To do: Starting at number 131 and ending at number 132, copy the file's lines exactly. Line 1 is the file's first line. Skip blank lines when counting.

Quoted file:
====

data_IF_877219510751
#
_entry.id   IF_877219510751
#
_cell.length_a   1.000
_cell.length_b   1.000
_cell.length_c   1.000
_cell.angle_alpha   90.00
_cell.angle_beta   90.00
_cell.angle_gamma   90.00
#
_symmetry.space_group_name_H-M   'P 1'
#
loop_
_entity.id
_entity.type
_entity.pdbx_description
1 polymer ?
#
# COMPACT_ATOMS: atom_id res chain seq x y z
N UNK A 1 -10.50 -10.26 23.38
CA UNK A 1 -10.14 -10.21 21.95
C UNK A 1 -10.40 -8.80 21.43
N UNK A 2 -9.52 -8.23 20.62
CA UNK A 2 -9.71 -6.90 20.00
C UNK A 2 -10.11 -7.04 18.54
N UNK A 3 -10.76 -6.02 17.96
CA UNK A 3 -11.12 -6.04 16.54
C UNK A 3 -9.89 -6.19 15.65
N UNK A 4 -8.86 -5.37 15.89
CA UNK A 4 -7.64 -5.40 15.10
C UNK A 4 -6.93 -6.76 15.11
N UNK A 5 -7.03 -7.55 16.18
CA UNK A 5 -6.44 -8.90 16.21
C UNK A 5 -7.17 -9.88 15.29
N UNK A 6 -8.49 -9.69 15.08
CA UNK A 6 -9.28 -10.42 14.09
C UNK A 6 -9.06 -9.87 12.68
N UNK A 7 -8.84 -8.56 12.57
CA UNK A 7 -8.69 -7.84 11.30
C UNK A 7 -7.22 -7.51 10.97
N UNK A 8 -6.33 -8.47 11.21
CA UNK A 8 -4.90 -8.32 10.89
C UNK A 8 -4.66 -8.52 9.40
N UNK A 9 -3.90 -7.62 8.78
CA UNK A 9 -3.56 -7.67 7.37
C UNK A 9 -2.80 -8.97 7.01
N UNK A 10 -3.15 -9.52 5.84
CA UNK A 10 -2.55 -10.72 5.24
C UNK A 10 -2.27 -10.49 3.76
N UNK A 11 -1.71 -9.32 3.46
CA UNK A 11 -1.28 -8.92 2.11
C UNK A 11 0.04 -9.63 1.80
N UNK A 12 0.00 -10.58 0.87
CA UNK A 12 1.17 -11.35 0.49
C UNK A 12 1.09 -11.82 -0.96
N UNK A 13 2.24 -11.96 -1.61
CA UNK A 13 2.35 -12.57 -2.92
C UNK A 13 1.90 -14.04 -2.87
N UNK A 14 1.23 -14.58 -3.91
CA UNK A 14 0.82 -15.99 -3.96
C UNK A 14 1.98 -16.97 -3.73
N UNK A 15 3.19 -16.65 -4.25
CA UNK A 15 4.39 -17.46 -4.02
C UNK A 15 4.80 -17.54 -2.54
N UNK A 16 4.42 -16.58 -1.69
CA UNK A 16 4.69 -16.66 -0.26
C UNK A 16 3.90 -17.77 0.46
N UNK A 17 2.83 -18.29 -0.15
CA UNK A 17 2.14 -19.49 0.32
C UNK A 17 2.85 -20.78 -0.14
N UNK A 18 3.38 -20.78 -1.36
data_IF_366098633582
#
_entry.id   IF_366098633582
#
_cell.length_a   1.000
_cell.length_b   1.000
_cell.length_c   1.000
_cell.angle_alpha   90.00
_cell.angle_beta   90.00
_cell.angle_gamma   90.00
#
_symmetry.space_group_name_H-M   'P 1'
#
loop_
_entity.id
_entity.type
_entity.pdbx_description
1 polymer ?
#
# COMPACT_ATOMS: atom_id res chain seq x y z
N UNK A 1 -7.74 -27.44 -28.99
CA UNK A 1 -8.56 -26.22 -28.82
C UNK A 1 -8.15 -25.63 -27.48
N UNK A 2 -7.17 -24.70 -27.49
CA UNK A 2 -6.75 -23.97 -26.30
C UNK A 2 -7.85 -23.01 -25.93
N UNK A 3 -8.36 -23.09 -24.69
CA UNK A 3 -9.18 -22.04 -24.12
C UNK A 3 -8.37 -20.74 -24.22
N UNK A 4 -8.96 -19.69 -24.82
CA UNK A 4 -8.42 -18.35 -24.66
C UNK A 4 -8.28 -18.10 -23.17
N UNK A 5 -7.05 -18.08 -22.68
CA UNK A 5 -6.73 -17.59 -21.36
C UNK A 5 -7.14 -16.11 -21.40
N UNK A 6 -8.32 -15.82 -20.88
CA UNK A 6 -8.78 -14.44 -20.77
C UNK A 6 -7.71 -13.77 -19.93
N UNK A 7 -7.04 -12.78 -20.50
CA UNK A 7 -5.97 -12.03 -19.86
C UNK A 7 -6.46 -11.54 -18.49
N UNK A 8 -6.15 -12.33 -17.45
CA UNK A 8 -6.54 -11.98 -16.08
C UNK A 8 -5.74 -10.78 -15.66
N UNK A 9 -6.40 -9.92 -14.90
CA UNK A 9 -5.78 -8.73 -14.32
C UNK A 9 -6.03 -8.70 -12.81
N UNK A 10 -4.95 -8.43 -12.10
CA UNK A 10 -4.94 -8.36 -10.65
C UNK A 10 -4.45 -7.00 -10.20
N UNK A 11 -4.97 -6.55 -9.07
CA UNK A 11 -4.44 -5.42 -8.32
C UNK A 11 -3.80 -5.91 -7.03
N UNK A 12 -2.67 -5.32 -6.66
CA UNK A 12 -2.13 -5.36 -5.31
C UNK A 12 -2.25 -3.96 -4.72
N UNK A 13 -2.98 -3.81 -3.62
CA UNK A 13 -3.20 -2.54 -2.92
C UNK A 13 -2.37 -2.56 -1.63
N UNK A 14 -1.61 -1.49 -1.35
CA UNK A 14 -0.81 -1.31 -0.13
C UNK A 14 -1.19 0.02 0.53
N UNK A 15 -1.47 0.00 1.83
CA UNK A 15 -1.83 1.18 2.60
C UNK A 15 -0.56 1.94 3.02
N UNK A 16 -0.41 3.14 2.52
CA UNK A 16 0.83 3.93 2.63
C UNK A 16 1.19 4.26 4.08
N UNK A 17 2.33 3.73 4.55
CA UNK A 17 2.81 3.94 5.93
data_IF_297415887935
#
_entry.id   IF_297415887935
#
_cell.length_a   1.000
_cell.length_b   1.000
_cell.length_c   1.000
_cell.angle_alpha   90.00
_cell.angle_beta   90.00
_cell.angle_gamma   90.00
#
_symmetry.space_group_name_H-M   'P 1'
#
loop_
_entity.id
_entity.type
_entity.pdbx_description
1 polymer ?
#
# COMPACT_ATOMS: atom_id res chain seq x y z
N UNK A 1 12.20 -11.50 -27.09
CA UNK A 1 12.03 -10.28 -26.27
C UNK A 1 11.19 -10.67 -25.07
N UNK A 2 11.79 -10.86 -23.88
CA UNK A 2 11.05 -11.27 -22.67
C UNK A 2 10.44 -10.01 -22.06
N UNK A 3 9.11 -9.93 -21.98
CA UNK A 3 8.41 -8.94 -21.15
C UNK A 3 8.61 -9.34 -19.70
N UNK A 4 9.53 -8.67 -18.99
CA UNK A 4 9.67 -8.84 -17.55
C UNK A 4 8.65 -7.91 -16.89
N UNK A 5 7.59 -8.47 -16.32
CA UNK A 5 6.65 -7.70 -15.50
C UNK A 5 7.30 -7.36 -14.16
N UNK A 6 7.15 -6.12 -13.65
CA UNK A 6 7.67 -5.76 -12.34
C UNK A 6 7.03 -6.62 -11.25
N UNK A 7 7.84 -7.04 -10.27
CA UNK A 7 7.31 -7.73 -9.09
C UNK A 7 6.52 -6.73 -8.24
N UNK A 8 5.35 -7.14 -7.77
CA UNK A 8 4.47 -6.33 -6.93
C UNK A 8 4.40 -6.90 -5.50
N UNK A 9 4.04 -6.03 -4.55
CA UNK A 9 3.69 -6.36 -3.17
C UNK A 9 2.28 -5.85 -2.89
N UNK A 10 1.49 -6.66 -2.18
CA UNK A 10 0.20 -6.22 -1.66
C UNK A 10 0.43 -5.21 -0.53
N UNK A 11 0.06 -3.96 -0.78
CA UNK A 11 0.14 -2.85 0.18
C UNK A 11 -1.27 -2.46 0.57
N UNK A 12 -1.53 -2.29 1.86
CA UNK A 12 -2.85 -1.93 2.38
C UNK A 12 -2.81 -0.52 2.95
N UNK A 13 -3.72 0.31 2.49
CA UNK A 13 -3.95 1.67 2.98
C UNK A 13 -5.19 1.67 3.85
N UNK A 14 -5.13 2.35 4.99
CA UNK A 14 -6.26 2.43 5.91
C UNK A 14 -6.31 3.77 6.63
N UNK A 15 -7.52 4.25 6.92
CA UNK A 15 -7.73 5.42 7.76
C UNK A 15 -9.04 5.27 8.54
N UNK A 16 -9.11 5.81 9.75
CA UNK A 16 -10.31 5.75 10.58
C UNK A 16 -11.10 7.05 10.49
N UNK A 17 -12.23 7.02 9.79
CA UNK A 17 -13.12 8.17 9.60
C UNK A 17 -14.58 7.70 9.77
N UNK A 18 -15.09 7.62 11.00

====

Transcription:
C UNK A 13 -2.37 -2.56 -1.63
N UNK A 14 -1.61 -1.49 -1.35